Families of French Protestants placed in the Savoy.

The Deans of Westminster hold themselves Visitors of the Savoy. And when some Exchange of Lands, belonging to this Hospital was in Hand, Anno 1565. with Mr. Fanshaw, Dr. Goodman, the Dean, out of his great Care, that no Wrong might be done to that charitable Foundation, thereby wrote an earnest Letter to the Lord Treasurer, "That being in Conscience much bound to that poor Hospital, and considering the good meaning of the most noble Founder, he desired him for God's Sake, that in that Bargain of Exchange, that was towards, nothing might pass to the Prejudice thereof." Suspecting, it seems, and not without Cause, the Integrity of that Master, which is more particularly mentioned in another Book.]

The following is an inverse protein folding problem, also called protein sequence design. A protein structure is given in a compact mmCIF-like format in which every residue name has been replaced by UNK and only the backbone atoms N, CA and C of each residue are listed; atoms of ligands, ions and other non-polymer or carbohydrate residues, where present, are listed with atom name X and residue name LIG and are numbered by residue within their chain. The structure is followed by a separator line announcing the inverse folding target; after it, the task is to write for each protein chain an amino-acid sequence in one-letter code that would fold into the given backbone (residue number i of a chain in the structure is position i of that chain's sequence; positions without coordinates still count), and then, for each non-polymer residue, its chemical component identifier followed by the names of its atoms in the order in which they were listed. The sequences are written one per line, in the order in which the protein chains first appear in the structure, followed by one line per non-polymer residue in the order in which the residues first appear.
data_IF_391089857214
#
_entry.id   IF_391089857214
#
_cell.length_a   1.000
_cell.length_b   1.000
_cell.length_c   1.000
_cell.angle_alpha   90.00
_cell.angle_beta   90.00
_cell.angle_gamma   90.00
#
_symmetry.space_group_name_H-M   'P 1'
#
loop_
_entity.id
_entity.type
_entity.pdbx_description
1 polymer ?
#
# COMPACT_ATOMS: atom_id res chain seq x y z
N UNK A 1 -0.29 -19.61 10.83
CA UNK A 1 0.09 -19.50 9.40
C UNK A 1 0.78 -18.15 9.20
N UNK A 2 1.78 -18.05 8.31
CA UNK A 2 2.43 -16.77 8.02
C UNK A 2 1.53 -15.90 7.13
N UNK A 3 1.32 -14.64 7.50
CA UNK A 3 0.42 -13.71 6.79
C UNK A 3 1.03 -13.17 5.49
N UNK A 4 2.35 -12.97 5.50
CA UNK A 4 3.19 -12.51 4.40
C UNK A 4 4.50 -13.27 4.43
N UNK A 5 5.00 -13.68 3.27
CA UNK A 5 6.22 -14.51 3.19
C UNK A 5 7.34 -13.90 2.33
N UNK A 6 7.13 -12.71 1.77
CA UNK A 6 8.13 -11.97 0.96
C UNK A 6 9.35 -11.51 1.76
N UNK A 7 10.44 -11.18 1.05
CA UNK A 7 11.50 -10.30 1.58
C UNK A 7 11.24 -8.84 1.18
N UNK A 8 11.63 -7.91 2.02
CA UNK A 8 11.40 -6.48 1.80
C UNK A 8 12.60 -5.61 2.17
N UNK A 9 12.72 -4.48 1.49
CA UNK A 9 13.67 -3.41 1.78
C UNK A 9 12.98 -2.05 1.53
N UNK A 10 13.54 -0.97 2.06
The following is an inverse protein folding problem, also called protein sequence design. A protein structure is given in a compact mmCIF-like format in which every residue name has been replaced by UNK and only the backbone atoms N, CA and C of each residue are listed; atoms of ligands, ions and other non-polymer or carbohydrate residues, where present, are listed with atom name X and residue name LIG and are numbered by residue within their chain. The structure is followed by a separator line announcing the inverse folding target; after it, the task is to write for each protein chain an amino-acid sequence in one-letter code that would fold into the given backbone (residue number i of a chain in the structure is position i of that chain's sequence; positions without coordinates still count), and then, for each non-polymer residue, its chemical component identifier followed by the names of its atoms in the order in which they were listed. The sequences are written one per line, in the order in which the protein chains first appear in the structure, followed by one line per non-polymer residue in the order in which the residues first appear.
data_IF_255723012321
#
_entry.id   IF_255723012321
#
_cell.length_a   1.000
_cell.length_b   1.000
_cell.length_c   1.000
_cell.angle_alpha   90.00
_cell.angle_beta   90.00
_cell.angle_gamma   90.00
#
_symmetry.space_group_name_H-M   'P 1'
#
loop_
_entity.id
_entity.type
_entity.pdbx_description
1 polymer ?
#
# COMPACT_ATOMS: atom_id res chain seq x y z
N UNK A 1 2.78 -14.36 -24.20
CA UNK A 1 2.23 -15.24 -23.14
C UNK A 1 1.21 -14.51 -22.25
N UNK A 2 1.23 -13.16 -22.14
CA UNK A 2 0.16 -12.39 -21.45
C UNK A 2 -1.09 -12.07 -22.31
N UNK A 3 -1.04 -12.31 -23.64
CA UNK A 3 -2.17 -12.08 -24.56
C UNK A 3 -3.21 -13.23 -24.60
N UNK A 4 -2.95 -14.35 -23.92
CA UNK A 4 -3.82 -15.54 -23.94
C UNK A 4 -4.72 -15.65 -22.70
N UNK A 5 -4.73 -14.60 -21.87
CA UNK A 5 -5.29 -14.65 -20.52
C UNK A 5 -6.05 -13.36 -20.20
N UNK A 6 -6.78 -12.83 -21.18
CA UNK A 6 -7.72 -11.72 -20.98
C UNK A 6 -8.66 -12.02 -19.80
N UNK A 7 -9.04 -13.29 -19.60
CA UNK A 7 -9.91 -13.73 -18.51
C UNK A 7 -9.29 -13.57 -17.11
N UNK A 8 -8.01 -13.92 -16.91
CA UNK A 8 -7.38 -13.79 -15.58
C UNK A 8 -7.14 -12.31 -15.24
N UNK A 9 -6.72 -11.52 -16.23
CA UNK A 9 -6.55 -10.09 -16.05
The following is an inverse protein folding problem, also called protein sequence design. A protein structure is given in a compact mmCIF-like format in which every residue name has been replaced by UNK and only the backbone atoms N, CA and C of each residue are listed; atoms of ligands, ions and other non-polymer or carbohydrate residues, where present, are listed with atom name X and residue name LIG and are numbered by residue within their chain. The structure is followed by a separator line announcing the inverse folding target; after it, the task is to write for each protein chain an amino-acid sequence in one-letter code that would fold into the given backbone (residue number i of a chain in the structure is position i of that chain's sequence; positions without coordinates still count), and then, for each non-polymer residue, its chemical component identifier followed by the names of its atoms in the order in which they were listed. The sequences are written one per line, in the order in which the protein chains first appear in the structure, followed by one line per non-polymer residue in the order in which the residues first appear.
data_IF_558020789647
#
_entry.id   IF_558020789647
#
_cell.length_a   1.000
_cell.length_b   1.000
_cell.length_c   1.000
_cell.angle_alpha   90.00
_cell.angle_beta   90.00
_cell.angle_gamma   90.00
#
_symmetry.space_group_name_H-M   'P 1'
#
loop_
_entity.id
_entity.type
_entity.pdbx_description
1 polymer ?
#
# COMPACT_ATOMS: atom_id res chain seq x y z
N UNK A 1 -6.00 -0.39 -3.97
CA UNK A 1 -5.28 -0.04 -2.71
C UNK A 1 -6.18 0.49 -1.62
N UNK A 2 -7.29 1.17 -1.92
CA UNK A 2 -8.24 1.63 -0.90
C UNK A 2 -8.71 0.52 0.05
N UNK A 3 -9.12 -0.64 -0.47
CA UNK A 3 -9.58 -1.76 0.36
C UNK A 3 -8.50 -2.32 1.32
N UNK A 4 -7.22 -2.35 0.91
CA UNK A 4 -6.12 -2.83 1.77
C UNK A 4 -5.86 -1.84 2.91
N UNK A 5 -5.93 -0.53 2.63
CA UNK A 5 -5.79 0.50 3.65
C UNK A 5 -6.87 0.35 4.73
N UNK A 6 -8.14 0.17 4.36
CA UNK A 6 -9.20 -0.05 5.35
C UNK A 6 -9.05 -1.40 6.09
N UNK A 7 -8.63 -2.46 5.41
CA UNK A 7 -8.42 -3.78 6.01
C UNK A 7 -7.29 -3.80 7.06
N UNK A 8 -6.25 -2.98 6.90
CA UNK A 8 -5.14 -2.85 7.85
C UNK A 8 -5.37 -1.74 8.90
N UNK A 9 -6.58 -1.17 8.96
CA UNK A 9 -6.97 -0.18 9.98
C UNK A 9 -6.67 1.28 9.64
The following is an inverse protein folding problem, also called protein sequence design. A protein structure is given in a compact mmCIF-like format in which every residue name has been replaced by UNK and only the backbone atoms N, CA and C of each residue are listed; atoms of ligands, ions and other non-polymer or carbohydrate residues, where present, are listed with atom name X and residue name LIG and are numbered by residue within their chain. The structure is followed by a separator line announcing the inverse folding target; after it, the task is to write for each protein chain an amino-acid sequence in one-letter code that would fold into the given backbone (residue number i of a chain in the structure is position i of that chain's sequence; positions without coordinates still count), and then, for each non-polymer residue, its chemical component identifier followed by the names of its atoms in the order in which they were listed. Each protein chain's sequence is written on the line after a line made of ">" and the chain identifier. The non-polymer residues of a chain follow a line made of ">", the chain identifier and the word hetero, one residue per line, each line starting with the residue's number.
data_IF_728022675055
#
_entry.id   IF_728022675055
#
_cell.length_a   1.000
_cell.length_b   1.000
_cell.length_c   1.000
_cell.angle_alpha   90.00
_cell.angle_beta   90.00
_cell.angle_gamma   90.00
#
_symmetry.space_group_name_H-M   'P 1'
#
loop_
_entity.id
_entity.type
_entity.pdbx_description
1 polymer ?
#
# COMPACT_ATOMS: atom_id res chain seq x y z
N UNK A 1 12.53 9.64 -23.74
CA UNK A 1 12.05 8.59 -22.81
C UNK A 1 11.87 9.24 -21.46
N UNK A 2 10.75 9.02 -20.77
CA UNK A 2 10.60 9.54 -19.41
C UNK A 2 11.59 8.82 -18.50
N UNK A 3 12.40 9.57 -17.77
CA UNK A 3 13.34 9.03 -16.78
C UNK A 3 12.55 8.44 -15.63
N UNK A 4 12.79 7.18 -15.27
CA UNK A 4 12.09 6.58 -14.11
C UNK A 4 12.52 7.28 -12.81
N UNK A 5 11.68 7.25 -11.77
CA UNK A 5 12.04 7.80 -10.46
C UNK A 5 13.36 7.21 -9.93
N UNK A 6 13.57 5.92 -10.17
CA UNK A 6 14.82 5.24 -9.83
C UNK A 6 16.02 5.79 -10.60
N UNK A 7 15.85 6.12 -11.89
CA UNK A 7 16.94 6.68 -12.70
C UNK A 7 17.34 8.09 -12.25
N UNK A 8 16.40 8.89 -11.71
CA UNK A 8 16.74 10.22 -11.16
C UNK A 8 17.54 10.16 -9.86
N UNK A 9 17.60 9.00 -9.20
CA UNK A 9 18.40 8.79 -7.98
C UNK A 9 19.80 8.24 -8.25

Dean of Westminster, Visitor.

Annals of the Reformation. Chap. xlvi.

The Parish of St. MARY SAVOY.

The Chapel of this Hospital, serveth now as a Parish Church, to the Tenements thereof near adjoining, and others, and is called St. Mary Savoy.

St. John, now St. Mary in the Savoy.

This is but a small Parish, and yet hath a Division, to wit, the Liberty of the Savoy, which is only the House of the Savoy, and that of the Parish; and each have their Parish Officers apart; likewise one side of the Church belongs to the Savoy, and the other to the Parish, but the Minister and Clerk are for the whole. The Church now made use of as the Parish Church is seated in the large Court, which is descended to by Steps; a fair Church, and in Dr. Horneck's Time, a pious Man and excellent pathetick Preacher, much resorted to: And his Death by his Parishioners and other his Auditors, much relented.